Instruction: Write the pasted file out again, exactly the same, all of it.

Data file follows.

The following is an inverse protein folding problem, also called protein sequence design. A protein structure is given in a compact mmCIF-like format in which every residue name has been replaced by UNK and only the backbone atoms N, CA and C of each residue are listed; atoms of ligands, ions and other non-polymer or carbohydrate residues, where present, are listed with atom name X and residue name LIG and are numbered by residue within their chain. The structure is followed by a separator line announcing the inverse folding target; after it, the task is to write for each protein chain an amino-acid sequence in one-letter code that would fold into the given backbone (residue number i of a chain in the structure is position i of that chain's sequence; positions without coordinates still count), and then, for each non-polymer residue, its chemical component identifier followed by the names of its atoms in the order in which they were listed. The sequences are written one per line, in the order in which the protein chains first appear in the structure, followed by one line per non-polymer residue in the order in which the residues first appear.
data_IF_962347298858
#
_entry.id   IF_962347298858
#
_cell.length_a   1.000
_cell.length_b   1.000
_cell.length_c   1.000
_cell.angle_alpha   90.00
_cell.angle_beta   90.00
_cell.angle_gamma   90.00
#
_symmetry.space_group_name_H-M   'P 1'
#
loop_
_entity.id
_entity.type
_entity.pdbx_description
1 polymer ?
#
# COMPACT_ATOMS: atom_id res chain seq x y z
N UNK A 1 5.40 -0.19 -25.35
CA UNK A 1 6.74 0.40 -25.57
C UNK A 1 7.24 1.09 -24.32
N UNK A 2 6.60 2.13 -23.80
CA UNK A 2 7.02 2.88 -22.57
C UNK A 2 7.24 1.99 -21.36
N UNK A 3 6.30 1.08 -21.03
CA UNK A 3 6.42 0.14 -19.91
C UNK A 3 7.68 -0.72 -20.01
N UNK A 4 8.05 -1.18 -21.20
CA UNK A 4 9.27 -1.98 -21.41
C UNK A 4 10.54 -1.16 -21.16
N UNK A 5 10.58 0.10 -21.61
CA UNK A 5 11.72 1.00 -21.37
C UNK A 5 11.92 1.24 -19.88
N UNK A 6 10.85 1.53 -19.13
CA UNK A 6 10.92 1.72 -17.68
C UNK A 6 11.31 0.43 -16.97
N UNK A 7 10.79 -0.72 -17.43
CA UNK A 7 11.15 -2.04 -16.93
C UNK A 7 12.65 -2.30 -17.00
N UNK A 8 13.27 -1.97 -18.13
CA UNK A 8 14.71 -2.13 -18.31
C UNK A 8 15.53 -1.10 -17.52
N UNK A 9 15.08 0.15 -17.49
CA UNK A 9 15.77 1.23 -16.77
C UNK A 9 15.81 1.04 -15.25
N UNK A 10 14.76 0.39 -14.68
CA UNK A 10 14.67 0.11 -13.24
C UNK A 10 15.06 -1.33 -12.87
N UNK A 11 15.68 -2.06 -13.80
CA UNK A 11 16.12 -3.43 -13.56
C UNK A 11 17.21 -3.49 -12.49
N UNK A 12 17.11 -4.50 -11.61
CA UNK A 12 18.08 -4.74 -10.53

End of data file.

The following is an inverse protein folding problem, also called protein sequence design. A protein structure is given in a compact mmCIF-like format in which every residue name has been replaced by UNK and only the backbone atoms N, CA and C of each residue are listed; atoms of ligands, ions and other non-polymer or carbohydrate residues, where present, are listed with atom name X and residue name LIG and are numbered by residue within their chain. The structure is followed by a separator line announcing the inverse folding target; after it, the task is to write for each protein chain an amino-acid sequence in one-letter code that would fold into the given backbone (residue number i of a chain in the structure is position i of that chain's sequence; positions without coordinates still count), and then, for each non-polymer residue, its chemical component identifier followed by the names of its atoms in the order in which they were listed. The sequences are written one per line, in the order in which the protein chains first appear in the structure, followed by one line per non-polymer residue in the order in which the residues first appear.
data_IF_962347298858
#
_entry.id   IF_962347298858
#
_cell.length_a   1.000
_cell.length_b   1.000
_cell.length_c   1.000
_cell.angle_alpha   90.00
_cell.angle_beta   90.00
_cell.angle_gamma   90.00
#
_symmetry.space_group_name_H-M   'P 1'
#
loop_
_entity.id
_entity.type
_entity.pdbx_description
1 polymer ?
#
# COMPACT_ATOMS: atom_id res chain seq x y z
N UNK A 1 5.40 -0.19 -25.35
CA UNK A 1 6.74 0.40 -25.57
C UNK A 1 7.24 1.09 -24.32
N UNK A 2 6.60 2.13 -23.80
CA UNK A 2 7.02 2.88 -22.57
C UNK A 2 7.24 1.99 -21.36
N UNK A 3 6.30 1.08 -21.03
CA UNK A 3 6.42 0.14 -19.91
C UNK A 3 7.68 -0.72 -20.01
N UNK A 4 8.05 -1.18 -21.20
CA UNK A 4 9.27 -1.98 -21.41
C UNK A 4 10.54 -1.16 -21.16
N UNK A 5 10.58 0.10 -21.61
CA UNK A 5 11.72 1.00 -21.37
C UNK A 5 11.92 1.24 -19.88
N UNK A 6 10.85 1.53 -19.13
CA UNK A 6 10.92 1.72 -17.68
C UNK A 6 11.31 0.43 -16.97
N UNK A 7 10.79 -0.72 -17.43
CA UNK A 7 11.15 -2.04 -16.93
C UNK A 7 12.65 -2.30 -17.00
N UNK A 8 13.27 -1.97 -18.13
CA UNK A 8 14.71 -2.13 -18.31
C UNK A 8 15.53 -1.10 -17.52
N UNK A 9 15.08 0.15 -17.49
CA UNK A 9 15.77 1.23 -16.77
C UNK A 9 15.81 1.04 -15.25
N UNK A 10 14.76 0.39 -14.68
CA UNK A 10 14.67 0.11 -13.24
C UNK A 10 15.06 -1.33 -12.87
N UNK A 11 15.68 -2.06 -13.80
CA UNK A 11 16.12 -3.43 -13.56
C UNK A 11 17.21 -3.49 -12.49
N UNK A 12 17.11 -4.50 -11.61
CA UNK A 12 18.08 -4.74 -10.53